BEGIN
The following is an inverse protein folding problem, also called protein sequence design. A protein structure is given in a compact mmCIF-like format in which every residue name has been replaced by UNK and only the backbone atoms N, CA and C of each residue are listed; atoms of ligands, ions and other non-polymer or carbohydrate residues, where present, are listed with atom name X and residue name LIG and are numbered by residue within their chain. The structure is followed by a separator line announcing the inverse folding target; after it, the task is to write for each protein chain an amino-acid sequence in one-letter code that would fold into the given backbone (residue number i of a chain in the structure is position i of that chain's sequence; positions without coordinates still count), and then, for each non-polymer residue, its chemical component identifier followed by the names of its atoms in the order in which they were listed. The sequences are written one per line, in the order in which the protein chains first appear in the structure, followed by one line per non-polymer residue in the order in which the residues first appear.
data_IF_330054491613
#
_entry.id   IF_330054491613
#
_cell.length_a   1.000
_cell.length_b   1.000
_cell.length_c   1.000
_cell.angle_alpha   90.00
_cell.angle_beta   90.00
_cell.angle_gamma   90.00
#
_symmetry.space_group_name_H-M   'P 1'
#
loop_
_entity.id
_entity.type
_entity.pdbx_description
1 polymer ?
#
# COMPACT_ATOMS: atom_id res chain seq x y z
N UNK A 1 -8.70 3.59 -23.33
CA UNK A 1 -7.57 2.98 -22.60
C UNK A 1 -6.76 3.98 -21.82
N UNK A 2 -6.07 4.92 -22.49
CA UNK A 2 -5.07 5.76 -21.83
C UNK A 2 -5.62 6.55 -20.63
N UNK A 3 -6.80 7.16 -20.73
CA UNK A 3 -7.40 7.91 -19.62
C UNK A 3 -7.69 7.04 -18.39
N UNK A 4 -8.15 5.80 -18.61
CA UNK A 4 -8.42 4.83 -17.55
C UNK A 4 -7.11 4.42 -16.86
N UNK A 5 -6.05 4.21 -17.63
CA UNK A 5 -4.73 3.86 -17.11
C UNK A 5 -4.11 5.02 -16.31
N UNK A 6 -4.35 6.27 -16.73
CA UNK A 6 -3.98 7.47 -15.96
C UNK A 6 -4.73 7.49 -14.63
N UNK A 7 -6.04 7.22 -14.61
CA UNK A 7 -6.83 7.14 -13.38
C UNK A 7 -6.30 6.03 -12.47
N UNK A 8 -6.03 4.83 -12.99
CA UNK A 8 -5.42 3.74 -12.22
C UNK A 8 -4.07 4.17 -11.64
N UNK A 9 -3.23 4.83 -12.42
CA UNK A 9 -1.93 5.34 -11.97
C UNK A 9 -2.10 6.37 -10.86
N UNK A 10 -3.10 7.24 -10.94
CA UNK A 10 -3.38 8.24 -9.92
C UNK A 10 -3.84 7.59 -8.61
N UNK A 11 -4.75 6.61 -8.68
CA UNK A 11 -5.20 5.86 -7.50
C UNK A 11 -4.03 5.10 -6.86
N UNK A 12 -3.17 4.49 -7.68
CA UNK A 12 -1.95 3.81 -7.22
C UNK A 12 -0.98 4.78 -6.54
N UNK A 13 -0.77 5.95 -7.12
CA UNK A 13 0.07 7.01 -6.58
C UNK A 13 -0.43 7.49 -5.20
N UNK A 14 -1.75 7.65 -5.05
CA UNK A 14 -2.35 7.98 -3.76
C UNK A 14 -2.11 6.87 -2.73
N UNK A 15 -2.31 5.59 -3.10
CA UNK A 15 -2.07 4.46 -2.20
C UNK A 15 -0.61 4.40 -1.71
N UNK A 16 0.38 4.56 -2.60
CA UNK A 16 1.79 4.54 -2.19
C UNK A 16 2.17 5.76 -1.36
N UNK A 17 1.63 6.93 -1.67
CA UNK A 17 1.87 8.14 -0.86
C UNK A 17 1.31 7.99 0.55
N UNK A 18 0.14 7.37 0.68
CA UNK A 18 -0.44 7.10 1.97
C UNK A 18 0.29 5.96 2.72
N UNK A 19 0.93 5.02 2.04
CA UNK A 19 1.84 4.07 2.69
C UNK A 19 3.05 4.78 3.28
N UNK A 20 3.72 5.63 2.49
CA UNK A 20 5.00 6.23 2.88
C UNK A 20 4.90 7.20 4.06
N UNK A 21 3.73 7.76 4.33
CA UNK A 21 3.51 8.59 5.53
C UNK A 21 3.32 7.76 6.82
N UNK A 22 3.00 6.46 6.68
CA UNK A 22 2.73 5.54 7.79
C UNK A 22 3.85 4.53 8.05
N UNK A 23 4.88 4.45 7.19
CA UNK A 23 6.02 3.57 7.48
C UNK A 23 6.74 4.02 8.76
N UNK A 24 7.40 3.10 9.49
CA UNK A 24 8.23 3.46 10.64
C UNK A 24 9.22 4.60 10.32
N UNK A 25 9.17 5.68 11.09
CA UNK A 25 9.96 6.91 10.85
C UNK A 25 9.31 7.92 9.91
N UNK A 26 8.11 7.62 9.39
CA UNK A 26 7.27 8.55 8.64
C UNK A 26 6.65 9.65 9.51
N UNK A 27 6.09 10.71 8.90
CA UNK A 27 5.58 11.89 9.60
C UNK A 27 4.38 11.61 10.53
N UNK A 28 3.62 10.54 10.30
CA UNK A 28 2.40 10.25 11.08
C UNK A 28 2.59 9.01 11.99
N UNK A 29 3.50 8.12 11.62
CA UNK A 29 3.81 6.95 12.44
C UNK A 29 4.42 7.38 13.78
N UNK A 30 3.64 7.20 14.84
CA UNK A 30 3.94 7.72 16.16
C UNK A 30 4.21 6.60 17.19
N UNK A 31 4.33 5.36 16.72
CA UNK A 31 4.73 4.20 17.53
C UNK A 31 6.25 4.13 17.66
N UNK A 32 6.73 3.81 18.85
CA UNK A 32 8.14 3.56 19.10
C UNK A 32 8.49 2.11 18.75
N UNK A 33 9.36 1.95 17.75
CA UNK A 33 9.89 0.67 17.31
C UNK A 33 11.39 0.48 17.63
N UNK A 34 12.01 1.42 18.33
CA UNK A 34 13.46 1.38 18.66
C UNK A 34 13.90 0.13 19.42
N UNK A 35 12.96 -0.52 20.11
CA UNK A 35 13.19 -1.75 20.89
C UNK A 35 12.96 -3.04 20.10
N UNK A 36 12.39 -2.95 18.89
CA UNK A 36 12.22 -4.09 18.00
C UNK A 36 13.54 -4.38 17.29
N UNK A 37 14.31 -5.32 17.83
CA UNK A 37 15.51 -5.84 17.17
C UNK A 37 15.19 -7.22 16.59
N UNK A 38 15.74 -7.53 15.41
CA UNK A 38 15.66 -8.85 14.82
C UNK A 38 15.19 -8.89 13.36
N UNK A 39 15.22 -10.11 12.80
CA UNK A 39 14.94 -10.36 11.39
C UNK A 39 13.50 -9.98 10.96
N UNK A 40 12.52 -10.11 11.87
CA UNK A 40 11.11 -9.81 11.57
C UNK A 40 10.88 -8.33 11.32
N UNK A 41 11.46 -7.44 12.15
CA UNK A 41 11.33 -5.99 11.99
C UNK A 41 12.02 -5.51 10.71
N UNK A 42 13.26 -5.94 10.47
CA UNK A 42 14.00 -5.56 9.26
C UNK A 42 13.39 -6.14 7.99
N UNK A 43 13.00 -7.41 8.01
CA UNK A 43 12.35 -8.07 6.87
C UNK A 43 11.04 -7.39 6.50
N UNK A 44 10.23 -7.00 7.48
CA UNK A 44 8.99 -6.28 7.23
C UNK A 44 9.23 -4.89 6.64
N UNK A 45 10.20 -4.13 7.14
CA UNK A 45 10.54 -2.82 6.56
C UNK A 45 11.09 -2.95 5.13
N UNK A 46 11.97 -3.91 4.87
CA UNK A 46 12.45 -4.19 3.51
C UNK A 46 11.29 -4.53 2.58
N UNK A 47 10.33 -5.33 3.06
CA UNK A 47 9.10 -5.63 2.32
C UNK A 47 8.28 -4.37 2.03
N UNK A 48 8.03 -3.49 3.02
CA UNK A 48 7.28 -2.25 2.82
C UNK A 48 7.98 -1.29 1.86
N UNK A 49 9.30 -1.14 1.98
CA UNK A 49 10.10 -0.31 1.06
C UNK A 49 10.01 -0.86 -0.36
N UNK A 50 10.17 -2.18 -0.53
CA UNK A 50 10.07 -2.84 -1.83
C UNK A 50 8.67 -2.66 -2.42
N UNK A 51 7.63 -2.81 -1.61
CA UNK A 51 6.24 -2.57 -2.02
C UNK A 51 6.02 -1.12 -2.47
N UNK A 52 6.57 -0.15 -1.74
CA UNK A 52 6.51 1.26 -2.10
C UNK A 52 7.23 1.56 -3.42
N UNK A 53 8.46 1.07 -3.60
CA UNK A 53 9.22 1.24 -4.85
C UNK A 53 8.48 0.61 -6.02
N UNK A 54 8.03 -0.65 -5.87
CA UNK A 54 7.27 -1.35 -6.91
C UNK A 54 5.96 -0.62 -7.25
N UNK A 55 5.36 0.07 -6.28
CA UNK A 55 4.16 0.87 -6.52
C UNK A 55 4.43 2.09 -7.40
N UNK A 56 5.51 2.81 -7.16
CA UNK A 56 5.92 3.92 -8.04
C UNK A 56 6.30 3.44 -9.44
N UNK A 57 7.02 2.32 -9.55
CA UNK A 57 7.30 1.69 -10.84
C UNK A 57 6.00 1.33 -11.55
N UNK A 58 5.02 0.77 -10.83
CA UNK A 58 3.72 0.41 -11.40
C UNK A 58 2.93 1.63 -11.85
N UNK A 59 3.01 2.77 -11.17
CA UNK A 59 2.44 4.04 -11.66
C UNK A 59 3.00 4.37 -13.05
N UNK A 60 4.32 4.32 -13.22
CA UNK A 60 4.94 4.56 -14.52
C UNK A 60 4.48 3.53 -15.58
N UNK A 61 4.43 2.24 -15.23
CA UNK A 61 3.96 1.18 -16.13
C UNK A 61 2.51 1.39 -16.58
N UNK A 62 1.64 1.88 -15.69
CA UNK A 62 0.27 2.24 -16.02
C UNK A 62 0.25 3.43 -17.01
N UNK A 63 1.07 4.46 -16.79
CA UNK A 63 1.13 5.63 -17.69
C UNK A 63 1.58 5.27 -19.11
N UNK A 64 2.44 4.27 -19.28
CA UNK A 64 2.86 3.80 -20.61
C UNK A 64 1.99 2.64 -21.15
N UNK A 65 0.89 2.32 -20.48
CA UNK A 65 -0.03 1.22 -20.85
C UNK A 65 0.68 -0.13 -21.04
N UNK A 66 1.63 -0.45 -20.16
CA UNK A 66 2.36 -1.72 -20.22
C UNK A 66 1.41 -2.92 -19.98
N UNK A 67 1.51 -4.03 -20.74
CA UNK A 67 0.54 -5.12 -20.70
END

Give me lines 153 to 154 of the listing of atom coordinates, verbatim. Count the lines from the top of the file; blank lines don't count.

C UNK A 44 9.23 -4.89 6.64
N UNK A 45 10.20 -4.13 7.14